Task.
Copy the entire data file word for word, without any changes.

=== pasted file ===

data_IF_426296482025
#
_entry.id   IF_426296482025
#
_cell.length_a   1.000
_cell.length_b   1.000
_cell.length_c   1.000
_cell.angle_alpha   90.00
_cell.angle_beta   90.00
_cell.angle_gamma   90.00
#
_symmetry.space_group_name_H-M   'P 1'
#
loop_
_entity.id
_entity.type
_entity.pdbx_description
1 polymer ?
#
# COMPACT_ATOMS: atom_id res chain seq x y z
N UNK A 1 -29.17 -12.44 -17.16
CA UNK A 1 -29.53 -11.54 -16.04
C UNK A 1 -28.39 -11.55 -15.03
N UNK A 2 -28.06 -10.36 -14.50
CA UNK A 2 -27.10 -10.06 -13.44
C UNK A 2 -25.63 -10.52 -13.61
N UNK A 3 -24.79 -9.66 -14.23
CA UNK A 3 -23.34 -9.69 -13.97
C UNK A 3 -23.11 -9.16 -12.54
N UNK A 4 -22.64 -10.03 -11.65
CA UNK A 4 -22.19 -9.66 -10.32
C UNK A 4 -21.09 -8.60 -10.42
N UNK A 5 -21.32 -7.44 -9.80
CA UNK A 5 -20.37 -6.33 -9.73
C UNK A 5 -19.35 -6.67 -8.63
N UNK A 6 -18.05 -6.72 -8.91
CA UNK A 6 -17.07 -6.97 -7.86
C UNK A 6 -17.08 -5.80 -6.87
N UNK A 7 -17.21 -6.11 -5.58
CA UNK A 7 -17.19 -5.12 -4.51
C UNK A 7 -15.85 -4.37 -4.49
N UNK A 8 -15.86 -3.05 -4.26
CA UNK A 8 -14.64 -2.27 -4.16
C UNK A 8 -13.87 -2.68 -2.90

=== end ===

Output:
data_IF_426296482025
#
_entry.id   IF_426296482025
#
_cell.length_a   1.000
_cell.length_b   1.000
_cell.length_c   1.000
_cell.angle_alpha   90.00
_cell.angle_beta   90.00
_cell.angle_gamma   90.00
#
_symmetry.space_group_name_H-M   'P 1'
#
loop_
_entity.id
_entity.type
_entity.pdbx_description
1 polymer ?
#
# COMPACT_ATOMS: atom_id res chain seq x y z
N UNK A 1 -29.17 -12.44 -17.16
CA UNK A 1 -29.53 -11.54 -16.04
C UNK A 1 -28.39 -11.55 -15.03
N UNK A 2 -28.06 -10.36 -14.50
CA UNK A 2 -27.10 -10.06 -13.44
C UNK A 2 -25.63 -10.52 -13.61
N UNK A 3 -24.79 -9.66 -14.23
CA UNK A 3 -23.34 -9.69 -13.97
C UNK A 3 -23.11 -9.16 -12.54
N UNK A 4 -22.64 -10.03 -11.65
CA UNK A 4 -22.19 -9.66 -10.32
C UNK A 4 -21.09 -8.60 -10.42
N UNK A 5 -21.32 -7.44 -9.80
CA UNK A 5 -20.37 -6.33 -9.73
C UNK A 5 -19.35 -6.67 -8.63
N UNK A 6 -18.05 -6.72 -8.91
CA UNK A 6 -17.07 -6.97 -7.86
C UNK A 6 -17.08 -5.80 -6.87
N UNK A 7 -17.21 -6.11 -5.58
CA UNK A 7 -17.19 -5.12 -4.51
C UNK A 7 -15.85 -4.37 -4.49
N UNK A 8 -15.86 -3.05 -4.26
CA UNK A 8 -14.64 -2.27 -4.16
C UNK A 8 -13.87 -2.68 -2.90